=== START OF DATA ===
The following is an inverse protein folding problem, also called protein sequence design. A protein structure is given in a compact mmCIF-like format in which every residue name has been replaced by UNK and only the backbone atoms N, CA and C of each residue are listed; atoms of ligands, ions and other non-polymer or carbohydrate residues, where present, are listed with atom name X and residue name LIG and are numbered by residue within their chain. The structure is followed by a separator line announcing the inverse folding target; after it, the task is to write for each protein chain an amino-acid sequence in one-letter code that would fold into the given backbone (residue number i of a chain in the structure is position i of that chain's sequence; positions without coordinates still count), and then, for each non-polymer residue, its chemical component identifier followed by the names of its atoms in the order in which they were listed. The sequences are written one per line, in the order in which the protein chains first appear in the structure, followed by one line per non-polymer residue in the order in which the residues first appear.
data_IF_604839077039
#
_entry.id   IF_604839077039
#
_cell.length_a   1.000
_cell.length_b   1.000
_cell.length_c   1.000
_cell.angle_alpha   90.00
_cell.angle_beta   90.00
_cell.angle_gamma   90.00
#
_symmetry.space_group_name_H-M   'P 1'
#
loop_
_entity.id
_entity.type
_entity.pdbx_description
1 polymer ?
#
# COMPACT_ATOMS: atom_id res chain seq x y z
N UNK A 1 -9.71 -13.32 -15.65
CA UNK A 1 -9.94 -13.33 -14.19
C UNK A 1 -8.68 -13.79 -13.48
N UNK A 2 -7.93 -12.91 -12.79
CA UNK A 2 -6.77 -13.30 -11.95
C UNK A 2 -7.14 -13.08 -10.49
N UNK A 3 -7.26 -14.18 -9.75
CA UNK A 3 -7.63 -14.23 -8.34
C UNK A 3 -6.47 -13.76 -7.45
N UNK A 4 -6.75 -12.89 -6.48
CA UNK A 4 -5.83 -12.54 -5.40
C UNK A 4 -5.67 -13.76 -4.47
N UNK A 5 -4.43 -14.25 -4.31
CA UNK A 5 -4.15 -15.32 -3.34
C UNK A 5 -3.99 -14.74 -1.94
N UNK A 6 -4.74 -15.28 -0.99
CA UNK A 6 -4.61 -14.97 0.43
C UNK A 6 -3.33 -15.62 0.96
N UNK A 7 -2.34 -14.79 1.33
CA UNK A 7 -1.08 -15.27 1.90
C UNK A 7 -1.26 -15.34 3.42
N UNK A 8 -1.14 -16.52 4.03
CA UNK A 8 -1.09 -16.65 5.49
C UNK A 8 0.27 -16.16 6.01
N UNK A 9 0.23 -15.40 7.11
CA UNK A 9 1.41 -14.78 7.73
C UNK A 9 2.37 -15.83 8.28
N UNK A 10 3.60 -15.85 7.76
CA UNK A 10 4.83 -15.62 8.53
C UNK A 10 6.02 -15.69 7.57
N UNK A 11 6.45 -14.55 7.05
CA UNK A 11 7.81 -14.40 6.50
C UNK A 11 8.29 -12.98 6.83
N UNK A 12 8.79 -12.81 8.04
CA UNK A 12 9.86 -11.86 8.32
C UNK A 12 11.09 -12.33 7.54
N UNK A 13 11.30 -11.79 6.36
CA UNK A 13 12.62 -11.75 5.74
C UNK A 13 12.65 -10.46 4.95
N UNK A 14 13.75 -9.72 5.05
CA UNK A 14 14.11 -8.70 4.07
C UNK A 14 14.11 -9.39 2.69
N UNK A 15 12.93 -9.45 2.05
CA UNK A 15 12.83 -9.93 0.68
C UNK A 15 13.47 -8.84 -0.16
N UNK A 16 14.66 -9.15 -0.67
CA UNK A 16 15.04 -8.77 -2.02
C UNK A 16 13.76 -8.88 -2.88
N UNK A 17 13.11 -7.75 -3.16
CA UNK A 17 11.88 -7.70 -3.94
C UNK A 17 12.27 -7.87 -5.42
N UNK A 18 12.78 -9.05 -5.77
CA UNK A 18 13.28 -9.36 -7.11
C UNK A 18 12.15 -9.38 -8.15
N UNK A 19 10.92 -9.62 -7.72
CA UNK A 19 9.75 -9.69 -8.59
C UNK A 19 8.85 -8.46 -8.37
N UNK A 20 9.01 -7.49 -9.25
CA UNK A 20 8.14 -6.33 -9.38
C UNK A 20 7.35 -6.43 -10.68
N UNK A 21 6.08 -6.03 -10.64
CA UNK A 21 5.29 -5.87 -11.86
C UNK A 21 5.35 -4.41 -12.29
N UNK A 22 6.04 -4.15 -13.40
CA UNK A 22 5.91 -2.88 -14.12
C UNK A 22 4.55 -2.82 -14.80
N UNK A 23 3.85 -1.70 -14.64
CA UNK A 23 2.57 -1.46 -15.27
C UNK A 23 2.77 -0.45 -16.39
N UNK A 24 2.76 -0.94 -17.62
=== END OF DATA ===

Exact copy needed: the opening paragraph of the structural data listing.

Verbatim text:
The following is an inverse protein folding problem, also called protein sequence design. A protein structure is given in a compact mmCIF-like format in which every residue name has been replaced by UNK and only the backbone atoms N, CA and C of each residue are listed; atoms of ligands, ions and other non-polymer or carbohydrate residues, where present, are listed with atom name X and residue name LIG and are numbered by residue within their chain. The structure is followed by a separator line announcing the inverse folding target; after it, the task is to write for each protein chain an amino-acid sequence in one-letter code that would fold into the given backbone (residue number i of a chain in the structure is position i of that chain's sequence; positions without coordinates still count), and then, for each non-polymer residue, its chemical component identifier followed by the names of its atoms in the order in which they were listed. The sequences are written one per line, in the order in which the protein chains first appear in the structure, followed by one line per non-polymer residue in the order in which the residues first appear.